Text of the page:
Microsoft's cloud division drove the company's strong earnings in the fourth quarter of its 2017 fiscal year.
The company's cloud computing division was responsible for 13 percent of its revenue growth in the fourth quarter of the 2017 fiscal year. Overall, the company earned $24.7 billion in revenue compared to the projected sum of $24.3 billion. News of these strong earnings also had an effect on the company's stock, which saw prices rise by about 1 percent to the price of roughly $75 per share.
Cloud And Productivity Lead The Way
The two biggest drivers of Microsoft's growth were its cloud computing and productivity departments. The cloud division made up of Azure and the Windows Server package brought in $7.43 billion. In total, the division saw an 11 percent increase compared to the previous year. Such news was seen as a positive by investors since cloud computing is considered one of the industry's next big innovation. Of course, it isn't all good news on the cloud front. Microsoft recently announced that it was eliminating sales positions due to a lack of need and the cloud is one factor in those job losses.
Another major driver of growth was, of course, Microsoft Office included in the Productivity and Business Processes department. This segment grew by 21 percent and earned the company $8.4 billion in revenue. This revenue includes sales of both physical boxed copies of Microsoft Office and subscriptions to cloud-based Office 365 program.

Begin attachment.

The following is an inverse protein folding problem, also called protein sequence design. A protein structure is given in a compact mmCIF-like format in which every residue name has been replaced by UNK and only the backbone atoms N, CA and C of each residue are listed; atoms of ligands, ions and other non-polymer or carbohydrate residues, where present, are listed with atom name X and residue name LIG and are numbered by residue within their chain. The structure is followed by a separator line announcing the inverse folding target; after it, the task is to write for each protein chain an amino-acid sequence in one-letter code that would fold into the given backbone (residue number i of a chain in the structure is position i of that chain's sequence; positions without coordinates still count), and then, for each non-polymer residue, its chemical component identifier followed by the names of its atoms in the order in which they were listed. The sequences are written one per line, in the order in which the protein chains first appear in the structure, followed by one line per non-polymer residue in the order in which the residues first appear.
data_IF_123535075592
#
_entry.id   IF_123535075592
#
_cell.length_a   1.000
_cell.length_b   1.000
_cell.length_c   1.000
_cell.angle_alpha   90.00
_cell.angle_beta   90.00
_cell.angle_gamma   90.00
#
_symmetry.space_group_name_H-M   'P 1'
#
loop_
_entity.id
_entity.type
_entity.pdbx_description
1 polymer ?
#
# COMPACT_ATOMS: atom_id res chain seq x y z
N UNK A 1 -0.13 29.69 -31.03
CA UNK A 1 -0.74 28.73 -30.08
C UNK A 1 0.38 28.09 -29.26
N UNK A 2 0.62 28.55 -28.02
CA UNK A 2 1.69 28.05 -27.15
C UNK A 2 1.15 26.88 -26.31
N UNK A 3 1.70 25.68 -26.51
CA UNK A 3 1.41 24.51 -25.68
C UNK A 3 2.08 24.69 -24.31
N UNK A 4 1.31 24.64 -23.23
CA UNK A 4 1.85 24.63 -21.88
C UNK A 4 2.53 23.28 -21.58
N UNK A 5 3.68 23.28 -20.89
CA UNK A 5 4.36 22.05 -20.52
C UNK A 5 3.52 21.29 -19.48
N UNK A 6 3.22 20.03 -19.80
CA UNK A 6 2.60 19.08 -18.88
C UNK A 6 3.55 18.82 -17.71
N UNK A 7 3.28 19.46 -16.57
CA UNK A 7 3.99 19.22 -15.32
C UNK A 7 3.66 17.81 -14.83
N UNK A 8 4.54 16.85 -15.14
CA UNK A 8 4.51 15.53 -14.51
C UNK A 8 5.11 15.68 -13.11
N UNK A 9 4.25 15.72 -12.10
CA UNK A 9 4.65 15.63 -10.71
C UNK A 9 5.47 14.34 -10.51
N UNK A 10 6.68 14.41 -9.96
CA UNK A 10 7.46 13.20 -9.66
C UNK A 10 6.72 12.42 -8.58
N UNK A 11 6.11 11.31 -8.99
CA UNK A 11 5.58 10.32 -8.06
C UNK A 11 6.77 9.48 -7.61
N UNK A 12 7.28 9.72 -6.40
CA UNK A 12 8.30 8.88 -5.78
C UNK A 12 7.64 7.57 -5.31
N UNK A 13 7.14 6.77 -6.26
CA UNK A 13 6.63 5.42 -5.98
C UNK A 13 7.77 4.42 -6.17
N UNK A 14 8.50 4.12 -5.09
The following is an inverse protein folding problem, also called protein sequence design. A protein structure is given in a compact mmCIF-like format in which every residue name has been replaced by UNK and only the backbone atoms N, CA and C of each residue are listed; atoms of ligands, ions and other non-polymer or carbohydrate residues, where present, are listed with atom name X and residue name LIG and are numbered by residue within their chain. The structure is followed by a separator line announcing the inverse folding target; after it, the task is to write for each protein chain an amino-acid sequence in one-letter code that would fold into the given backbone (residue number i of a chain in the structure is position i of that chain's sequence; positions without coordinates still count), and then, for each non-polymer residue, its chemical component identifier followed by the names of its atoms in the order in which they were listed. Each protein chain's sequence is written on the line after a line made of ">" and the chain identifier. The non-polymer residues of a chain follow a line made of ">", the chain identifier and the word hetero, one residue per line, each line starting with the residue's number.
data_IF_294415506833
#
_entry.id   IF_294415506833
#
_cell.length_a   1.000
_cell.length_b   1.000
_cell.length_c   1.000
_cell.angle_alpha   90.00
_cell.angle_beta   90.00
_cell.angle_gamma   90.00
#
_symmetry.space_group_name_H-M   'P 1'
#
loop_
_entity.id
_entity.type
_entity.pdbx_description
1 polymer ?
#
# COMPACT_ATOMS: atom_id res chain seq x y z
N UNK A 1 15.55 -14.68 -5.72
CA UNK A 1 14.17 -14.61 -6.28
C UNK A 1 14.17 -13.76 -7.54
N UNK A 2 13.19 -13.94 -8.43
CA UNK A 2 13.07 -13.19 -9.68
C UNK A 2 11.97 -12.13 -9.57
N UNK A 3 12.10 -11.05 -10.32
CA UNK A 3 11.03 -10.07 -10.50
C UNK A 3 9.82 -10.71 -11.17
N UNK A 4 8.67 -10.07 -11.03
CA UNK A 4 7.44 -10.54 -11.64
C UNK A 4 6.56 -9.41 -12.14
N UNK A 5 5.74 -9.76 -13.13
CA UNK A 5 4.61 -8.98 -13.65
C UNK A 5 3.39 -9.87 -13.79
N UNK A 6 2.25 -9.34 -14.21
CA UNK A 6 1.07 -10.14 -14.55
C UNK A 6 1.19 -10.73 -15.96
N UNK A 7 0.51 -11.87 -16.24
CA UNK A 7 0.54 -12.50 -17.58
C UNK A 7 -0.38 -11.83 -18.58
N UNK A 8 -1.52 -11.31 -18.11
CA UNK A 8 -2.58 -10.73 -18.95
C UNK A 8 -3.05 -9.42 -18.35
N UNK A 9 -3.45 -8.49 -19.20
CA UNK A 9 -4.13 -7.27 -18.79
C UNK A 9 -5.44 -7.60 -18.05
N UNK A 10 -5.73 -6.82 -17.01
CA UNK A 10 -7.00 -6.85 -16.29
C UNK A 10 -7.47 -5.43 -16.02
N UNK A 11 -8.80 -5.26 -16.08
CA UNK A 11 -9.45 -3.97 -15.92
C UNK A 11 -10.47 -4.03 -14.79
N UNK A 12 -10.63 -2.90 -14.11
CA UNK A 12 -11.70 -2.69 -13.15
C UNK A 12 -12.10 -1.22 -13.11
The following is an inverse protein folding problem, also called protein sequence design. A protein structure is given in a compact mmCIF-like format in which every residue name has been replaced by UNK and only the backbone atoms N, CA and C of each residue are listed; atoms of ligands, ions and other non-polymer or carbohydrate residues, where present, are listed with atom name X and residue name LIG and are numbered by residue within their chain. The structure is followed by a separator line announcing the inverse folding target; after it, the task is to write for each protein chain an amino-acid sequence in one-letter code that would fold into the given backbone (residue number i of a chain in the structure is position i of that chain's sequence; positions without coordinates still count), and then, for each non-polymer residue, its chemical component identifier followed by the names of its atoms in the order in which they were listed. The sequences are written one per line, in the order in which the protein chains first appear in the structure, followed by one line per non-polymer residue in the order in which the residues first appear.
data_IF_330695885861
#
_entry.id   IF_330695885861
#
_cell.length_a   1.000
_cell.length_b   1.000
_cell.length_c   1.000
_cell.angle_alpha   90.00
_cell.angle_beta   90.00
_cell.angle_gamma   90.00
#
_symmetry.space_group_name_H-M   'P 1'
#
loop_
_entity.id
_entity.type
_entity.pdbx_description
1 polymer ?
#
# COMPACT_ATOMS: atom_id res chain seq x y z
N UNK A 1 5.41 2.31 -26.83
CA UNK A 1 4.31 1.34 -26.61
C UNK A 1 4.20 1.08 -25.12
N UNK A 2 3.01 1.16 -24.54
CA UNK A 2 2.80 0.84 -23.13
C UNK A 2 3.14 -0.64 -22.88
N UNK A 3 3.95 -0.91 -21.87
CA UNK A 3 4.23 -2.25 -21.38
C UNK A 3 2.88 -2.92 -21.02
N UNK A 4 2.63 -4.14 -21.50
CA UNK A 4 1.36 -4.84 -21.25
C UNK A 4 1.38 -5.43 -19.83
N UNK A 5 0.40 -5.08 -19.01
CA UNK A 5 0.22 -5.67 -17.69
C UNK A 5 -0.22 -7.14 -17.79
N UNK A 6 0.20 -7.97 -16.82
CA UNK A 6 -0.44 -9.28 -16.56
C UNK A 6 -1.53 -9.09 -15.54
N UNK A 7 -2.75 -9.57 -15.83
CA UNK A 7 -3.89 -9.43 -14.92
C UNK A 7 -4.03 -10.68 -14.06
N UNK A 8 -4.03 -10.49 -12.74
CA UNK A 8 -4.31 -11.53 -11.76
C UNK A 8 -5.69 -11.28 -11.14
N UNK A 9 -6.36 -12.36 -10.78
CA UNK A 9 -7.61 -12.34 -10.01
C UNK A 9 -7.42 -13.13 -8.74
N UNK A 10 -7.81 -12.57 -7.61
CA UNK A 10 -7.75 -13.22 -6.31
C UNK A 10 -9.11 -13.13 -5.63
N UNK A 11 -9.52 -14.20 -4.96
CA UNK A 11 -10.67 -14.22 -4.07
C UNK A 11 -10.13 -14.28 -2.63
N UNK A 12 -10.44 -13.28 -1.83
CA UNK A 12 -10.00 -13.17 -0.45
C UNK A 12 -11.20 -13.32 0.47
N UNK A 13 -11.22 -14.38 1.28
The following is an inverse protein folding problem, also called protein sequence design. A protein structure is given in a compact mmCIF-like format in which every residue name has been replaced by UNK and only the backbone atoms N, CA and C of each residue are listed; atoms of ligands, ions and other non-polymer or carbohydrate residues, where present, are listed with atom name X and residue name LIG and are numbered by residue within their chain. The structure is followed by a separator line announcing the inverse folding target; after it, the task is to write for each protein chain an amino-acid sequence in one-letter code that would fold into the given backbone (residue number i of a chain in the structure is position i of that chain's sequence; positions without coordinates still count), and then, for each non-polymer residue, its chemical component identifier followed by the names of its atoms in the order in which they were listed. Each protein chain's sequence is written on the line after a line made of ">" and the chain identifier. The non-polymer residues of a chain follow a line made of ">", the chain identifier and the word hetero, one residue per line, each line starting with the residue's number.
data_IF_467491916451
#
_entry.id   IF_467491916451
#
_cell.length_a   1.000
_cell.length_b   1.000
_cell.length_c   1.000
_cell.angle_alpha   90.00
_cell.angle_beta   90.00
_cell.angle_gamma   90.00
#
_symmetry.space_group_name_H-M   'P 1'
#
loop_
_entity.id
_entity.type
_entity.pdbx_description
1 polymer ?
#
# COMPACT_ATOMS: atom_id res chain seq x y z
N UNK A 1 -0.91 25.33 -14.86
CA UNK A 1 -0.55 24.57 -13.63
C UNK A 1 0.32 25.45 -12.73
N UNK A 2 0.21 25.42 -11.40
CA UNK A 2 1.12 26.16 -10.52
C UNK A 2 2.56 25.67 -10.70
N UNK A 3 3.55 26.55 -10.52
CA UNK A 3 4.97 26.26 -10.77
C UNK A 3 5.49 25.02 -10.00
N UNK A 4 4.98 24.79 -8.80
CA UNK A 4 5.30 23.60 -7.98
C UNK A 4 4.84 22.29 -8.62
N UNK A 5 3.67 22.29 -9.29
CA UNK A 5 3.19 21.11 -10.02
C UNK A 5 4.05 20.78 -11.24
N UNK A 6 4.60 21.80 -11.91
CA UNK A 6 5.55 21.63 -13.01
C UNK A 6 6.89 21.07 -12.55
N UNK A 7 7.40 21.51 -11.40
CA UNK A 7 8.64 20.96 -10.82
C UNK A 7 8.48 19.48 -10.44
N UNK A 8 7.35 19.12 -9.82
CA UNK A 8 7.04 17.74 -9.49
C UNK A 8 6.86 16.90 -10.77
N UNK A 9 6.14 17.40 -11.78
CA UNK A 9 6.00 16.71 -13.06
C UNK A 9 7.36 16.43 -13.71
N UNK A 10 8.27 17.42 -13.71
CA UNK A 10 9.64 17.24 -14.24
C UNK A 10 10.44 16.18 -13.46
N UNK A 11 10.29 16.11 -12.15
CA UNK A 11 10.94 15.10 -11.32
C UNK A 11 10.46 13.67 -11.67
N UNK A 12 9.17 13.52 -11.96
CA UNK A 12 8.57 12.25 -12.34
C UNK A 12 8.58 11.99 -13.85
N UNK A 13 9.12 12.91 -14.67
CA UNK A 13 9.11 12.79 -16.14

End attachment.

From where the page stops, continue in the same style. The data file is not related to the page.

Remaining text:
A Lagging Phone Divison
All was not good news for Microsoft as the company reported that its personal computing segment, which includes the Windows, Xbox, and Surface brands, fell by about 2 percent to 8.8 billion. The company blamed the decline on weak sales from its ill-fated Windows Phone division, which dragged down the rest of the department. Such comments may indicate that Microsoft is planning on abandoning its failing smartphones, at least for now.
Despite its best efforts, Windows Phones have never really taken off and Microsoft has failed to make a dent in the market dominated by Android and iOS users. There have been rumors that it will release a Surface Phone sometime within next year, but so far, the company has made no formal announcements. It is possible that it will simply concede the market to the likes of Samsung and Apple. However, given the fact that smartphones make up a large part of the computer-consumer base, it is unlikely that Microsoft will give up its dreams of making Windows Mobile the third smartphone OS.
Speculation about the Windows Phone aside, this has been a strong quarter for Microsoft with the company's investment in cloud computing showing a clear benefit.
Eric Brackett Tech Times editor Eric Brackett is a tech junkie and a gamer, covering science and technology. Follow him on Facebook and Twitter for updates and his random thoughts on the latest trends in gaming, tech, and comic books.